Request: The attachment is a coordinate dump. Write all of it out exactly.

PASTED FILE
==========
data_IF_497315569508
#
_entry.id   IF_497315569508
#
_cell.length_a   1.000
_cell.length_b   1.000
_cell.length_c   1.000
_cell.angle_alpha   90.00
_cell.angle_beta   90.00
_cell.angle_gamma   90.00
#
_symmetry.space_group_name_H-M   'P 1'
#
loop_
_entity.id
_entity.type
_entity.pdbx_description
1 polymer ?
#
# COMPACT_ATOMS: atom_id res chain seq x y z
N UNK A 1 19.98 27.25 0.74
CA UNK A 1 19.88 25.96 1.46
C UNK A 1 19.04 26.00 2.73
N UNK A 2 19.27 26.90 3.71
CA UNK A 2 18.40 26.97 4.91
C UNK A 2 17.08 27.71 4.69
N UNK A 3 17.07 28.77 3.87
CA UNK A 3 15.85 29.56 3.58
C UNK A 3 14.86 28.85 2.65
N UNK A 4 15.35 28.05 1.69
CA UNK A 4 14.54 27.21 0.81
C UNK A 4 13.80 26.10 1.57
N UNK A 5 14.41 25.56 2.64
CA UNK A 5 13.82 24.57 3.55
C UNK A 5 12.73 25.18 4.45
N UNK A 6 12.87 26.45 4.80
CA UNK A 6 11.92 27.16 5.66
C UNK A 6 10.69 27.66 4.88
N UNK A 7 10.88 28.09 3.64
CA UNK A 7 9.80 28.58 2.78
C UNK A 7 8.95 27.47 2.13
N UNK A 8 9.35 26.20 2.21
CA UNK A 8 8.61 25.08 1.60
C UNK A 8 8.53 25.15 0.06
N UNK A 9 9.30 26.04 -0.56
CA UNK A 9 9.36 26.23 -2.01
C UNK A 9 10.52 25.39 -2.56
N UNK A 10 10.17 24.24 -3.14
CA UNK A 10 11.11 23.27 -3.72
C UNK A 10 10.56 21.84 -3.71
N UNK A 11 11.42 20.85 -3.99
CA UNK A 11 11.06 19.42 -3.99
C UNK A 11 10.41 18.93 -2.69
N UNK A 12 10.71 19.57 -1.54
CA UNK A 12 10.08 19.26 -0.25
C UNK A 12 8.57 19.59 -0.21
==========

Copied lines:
data_IF_497315569508
#
_entry.id   IF_497315569508
#
_cell.length_a   1.000
_cell.length_b   1.000
_cell.length_c   1.000
_cell.angle_alpha   90.00
_cell.angle_beta   90.00
_cell.angle_gamma   90.00
#
_symmetry.space_group_name_H-M   'P 1'
#
loop_
_entity.id
_entity.type
_entity.pdbx_description
1 polymer ?
#
# COMPACT_ATOMS: atom_id res chain seq x y z
N UNK A 1 19.98 27.25 0.74
CA UNK A 1 19.88 25.96 1.46
C UNK A 1 19.04 26.00 2.73
N UNK A 2 19.27 26.90 3.71
CA UNK A 2 18.40 26.97 4.91
C UNK A 2 17.08 27.71 4.69
N UNK A 3 17.07 28.77 3.87
CA UNK A 3 15.85 29.56 3.58
C UNK A 3 14.86 28.85 2.65
N UNK A 4 15.35 28.05 1.69
CA UNK A 4 14.54 27.21 0.81
C UNK A 4 13.80 26.10 1.57
N UNK A 5 14.41 25.56 2.64
CA UNK A 5 13.82 24.57 3.55
C UNK A 5 12.73 25.18 4.45
N UNK A 6 12.87 26.45 4.80
CA UNK A 6 11.92 27.16 5.66
C UNK A 6 10.69 27.66 4.88
N UNK A 7 10.88 28.09 3.64
CA UNK A 7 9.80 28.58 2.78
C UNK A 7 8.95 27.47 2.13
N UNK A 8 9.35 26.20 2.21
CA UNK A 8 8.61 25.08 1.60
C UNK A 8 8.53 25.15 0.06
N UNK A 9 9.30 26.04 -0.56
CA UNK A 9 9.36 26.23 -2.01
C UNK A 9 10.52 25.39 -2.56
N UNK A 10 10.17 24.24 -3.14
CA UNK A 10 11.11 23.27 -3.72
C UNK A 10 10.56 21.84 -3.71
N UNK A 11 11.42 20.85 -3.99
CA UNK A 11 11.06 19.42 -3.99
C UNK A 11 10.41 18.93 -2.69
N UNK A 12 10.71 19.57 -1.54
CA UNK A 12 10.08 19.26 -0.25
C UNK A 12 8.57 19.59 -0.21